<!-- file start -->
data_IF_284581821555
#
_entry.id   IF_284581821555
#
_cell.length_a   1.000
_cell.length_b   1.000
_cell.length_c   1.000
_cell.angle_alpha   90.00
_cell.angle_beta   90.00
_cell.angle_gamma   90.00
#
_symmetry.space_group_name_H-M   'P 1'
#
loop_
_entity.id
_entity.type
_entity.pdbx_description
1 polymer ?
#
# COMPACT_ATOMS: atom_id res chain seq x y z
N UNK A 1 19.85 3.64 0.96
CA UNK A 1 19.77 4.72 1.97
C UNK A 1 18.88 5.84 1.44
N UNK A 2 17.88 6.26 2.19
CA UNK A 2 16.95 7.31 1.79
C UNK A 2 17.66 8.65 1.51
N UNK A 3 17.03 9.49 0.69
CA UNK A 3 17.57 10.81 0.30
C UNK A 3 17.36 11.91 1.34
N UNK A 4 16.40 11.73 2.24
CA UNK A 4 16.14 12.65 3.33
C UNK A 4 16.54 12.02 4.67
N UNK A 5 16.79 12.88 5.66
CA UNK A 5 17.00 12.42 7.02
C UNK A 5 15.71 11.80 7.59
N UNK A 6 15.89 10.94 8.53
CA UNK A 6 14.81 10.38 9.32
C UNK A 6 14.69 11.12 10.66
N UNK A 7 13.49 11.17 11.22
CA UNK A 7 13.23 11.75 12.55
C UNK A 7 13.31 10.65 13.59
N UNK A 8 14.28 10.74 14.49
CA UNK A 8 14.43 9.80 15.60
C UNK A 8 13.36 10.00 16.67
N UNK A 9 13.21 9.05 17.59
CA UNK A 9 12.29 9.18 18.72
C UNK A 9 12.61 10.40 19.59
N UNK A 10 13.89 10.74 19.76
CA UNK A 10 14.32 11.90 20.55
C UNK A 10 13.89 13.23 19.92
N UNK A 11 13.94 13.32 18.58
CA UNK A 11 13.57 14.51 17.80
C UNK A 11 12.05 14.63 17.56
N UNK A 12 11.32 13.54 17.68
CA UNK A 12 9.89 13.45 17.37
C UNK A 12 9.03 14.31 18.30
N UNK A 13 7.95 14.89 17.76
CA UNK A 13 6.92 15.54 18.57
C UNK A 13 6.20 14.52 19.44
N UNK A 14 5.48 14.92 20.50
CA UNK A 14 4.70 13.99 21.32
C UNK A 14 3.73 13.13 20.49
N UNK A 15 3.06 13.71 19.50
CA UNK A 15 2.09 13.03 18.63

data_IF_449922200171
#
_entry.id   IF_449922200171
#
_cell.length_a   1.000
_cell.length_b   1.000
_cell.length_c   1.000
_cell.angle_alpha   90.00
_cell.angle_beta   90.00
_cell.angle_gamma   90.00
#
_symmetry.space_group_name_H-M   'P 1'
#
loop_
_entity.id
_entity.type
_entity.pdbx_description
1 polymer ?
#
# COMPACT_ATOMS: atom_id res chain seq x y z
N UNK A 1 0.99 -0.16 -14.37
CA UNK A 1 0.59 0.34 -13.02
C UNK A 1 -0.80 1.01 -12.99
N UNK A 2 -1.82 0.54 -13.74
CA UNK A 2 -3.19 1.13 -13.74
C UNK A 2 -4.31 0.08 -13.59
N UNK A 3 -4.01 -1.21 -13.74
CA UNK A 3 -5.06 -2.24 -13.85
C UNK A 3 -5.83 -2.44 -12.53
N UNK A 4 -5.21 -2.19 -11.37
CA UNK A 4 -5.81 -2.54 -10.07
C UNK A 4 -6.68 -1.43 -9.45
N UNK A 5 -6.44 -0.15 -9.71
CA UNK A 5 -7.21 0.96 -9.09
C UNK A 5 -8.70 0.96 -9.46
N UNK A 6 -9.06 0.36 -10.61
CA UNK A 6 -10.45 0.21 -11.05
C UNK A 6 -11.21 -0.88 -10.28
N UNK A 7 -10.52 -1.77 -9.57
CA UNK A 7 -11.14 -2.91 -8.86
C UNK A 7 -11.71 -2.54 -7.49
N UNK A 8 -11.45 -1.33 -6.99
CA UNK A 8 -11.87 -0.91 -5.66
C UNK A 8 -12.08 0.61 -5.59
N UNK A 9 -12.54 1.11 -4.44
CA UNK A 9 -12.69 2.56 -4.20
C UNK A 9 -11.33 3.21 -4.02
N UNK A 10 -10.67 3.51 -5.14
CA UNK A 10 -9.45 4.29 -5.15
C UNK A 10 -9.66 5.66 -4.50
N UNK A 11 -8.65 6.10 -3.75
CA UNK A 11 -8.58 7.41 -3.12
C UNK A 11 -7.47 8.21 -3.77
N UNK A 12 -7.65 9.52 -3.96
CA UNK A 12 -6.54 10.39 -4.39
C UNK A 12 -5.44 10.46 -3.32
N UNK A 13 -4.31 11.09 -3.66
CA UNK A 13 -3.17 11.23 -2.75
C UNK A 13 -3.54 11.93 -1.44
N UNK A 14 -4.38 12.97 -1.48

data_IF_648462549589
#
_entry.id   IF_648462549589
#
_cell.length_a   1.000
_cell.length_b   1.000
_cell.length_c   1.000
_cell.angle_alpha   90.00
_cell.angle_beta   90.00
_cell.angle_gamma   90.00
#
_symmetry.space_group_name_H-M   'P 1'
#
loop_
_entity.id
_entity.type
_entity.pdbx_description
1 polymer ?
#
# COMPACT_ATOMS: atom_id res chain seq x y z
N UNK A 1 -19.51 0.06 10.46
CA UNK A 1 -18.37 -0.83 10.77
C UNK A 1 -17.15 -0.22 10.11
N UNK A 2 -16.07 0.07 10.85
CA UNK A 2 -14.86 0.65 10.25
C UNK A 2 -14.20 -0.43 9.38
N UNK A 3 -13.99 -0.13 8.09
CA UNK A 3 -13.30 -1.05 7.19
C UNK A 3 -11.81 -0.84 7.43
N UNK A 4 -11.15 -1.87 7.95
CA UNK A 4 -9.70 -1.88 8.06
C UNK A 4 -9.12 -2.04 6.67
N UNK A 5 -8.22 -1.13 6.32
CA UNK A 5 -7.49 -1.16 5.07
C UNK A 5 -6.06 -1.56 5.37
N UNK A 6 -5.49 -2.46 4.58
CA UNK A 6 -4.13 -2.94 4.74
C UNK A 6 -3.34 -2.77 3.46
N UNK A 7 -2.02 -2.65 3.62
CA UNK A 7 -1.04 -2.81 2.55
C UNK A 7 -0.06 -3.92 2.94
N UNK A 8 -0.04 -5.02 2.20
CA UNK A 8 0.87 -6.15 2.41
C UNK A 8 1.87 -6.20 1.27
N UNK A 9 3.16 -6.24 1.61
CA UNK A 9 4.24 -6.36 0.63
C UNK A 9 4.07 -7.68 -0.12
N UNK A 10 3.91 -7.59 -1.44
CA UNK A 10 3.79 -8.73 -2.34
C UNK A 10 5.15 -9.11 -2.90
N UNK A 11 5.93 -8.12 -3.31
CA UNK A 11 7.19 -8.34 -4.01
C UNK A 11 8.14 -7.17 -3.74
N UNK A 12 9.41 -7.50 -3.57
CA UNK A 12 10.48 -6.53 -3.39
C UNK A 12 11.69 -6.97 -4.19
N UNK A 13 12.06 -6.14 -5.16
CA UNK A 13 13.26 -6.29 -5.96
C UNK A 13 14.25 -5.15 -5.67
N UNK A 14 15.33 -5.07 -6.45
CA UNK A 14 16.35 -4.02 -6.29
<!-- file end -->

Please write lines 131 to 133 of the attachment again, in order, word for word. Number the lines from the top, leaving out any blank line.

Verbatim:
_cell.length_c   1.000
_cell.angle_alpha   90.00
_cell.angle_beta   90.00